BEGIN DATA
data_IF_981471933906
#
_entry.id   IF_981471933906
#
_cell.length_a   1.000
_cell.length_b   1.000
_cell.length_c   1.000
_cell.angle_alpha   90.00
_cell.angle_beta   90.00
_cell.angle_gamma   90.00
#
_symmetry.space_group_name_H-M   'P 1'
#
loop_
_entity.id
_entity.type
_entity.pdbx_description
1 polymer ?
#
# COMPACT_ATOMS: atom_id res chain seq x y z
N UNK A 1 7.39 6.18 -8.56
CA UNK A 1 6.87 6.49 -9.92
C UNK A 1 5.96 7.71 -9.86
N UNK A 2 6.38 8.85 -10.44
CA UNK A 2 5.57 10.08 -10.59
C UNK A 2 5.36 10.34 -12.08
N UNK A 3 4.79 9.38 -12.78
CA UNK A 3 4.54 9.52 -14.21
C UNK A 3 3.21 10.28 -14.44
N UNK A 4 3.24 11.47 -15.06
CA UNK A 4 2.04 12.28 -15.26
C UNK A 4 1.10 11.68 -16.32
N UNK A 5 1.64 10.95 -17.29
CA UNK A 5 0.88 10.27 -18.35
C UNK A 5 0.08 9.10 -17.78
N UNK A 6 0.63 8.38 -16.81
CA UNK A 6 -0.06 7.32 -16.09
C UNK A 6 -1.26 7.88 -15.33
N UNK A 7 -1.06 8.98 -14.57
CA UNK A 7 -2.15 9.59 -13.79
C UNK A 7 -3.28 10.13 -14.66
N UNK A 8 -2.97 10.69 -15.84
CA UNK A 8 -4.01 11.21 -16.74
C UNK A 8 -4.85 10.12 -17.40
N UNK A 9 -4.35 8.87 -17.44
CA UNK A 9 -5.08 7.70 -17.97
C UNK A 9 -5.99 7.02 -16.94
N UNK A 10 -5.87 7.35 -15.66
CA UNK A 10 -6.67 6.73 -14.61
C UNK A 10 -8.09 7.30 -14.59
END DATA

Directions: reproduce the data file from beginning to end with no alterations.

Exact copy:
data_IF_981471933906
#
_entry.id   IF_981471933906
#
_cell.length_a   1.000
_cell.length_b   1.000
_cell.length_c   1.000
_cell.angle_alpha   90.00
_cell.angle_beta   90.00
_cell.angle_gamma   90.00
#
_symmetry.space_group_name_H-M   'P 1'
#
loop_
_entity.id
_entity.type
_entity.pdbx_description
1 polymer ?
#
# COMPACT_ATOMS: atom_id res chain seq x y z
N UNK A 1 7.39 6.18 -8.56
CA UNK A 1 6.87 6.49 -9.92
C UNK A 1 5.96 7.71 -9.86
N UNK A 2 6.38 8.85 -10.44
CA UNK A 2 5.57 10.08 -10.59
C UNK A 2 5.36 10.34 -12.08
N UNK A 3 4.79 9.38 -12.78
CA UNK A 3 4.54 9.52 -14.21
C UNK A 3 3.21 10.28 -14.44
N UNK A 4 3.24 11.47 -15.06
CA UNK A 4 2.04 12.28 -15.26
C UNK A 4 1.10 11.68 -16.32
N UNK A 5 1.64 10.95 -17.29
CA UNK A 5 0.88 10.27 -18.35
C UNK A 5 0.08 9.10 -17.78
N UNK A 6 0.63 8.38 -16.81
CA UNK A 6 -0.06 7.32 -16.09
C UNK A 6 -1.26 7.88 -15.33
N UNK A 7 -1.06 8.98 -14.57
CA UNK A 7 -2.15 9.59 -13.79
C UNK A 7 -3.28 10.13 -14.66
N UNK A 8 -2.97 10.69 -15.84
CA UNK A 8 -4.01 11.21 -16.74
C UNK A 8 -4.85 10.12 -17.40
N UNK A 9 -4.35 8.87 -17.44
CA UNK A 9 -5.08 7.70 -17.97
C UNK A 9 -5.99 7.02 -16.94
N UNK A 10 -5.87 7.35 -15.66
CA UNK A 10 -6.67 6.73 -14.61
C UNK A 10 -8.09 7.30 -14.59